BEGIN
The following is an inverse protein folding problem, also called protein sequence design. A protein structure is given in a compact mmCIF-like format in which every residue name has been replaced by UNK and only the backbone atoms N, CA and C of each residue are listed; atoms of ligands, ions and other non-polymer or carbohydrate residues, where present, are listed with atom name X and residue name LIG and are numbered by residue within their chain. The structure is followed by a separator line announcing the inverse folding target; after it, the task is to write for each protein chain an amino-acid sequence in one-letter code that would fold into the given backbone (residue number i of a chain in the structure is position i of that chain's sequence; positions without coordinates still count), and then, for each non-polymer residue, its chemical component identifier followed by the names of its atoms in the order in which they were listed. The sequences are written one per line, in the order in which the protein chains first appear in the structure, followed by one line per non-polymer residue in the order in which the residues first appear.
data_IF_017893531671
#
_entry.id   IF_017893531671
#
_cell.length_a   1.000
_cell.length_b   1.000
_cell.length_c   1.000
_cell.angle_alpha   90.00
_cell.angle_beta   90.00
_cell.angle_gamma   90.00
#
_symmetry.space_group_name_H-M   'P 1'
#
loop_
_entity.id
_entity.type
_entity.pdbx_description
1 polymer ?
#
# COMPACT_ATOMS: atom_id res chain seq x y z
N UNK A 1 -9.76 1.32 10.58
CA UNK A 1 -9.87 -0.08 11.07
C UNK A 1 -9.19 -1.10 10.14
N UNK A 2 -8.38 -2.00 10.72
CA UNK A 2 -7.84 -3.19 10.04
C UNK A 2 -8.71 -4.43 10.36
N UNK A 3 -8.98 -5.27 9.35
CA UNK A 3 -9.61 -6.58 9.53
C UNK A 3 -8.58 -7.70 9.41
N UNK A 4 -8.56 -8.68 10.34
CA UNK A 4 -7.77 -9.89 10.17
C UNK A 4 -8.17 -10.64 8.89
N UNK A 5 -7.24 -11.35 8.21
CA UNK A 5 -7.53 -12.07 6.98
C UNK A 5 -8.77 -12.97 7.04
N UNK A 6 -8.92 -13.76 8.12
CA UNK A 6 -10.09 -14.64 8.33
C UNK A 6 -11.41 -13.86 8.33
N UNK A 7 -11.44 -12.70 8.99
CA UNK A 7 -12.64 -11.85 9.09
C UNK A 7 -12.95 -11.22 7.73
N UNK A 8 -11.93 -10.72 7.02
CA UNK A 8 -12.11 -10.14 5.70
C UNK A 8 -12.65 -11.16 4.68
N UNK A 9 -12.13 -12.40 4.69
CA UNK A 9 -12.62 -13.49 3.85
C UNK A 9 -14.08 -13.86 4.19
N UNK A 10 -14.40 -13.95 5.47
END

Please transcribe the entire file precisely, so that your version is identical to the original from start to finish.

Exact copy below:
The following is an inverse protein folding problem, also called protein sequence design. A protein structure is given in a compact mmCIF-like format in which every residue name has been replaced by UNK and only the backbone atoms N, CA and C of each residue are listed; atoms of ligands, ions and other non-polymer or carbohydrate residues, where present, are listed with atom name X and residue name LIG and are numbered by residue within their chain. The structure is followed by a separator line announcing the inverse folding target; after it, the task is to write for each protein chain an amino-acid sequence in one-letter code that would fold into the given backbone (residue number i of a chain in the structure is position i of that chain's sequence; positions without coordinates still count), and then, for each non-polymer residue, its chemical component identifier followed by the names of its atoms in the order in which they were listed. The sequences are written one per line, in the order in which the protein chains first appear in the structure, followed by one line per non-polymer residue in the order in which the residues first appear.
data_IF_017893531671
#
_entry.id   IF_017893531671
#
_cell.length_a   1.000
_cell.length_b   1.000
_cell.length_c   1.000
_cell.angle_alpha   90.00
_cell.angle_beta   90.00
_cell.angle_gamma   90.00
#
_symmetry.space_group_name_H-M   'P 1'
#
loop_
_entity.id
_entity.type
_entity.pdbx_description
1 polymer ?
#
# COMPACT_ATOMS: atom_id res chain seq x y z
N UNK A 1 -9.76 1.32 10.58
CA UNK A 1 -9.87 -0.08 11.07
C UNK A 1 -9.19 -1.10 10.14
N UNK A 2 -8.38 -2.00 10.72
CA UNK A 2 -7.84 -3.19 10.04
C UNK A 2 -8.71 -4.43 10.36
N UNK A 3 -8.98 -5.27 9.35
CA UNK A 3 -9.61 -6.58 9.53
C UNK A 3 -8.58 -7.70 9.41
N UNK A 4 -8.56 -8.68 10.34
CA UNK A 4 -7.77 -9.89 10.17
C UNK A 4 -8.17 -10.64 8.89
N UNK A 5 -7.24 -11.35 8.21
CA UNK A 5 -7.53 -12.07 6.98
C UNK A 5 -8.77 -12.97 7.04
N UNK A 6 -8.92 -13.76 8.12
CA UNK A 6 -10.09 -14.64 8.33
C UNK A 6 -11.41 -13.86 8.33
N UNK A 7 -11.44 -12.70 8.99
CA UNK A 7 -12.64 -11.85 9.09
C UNK A 7 -12.95 -11.22 7.73
N UNK A 8 -11.93 -10.72 7.02
CA UNK A 8 -12.11 -10.14 5.70
C UNK A 8 -12.65 -11.16 4.68
N UNK A 9 -12.13 -12.40 4.69
CA UNK A 9 -12.62 -13.49 3.85
C UNK A 9 -14.08 -13.86 4.19
N UNK A 10 -14.40 -13.95 5.47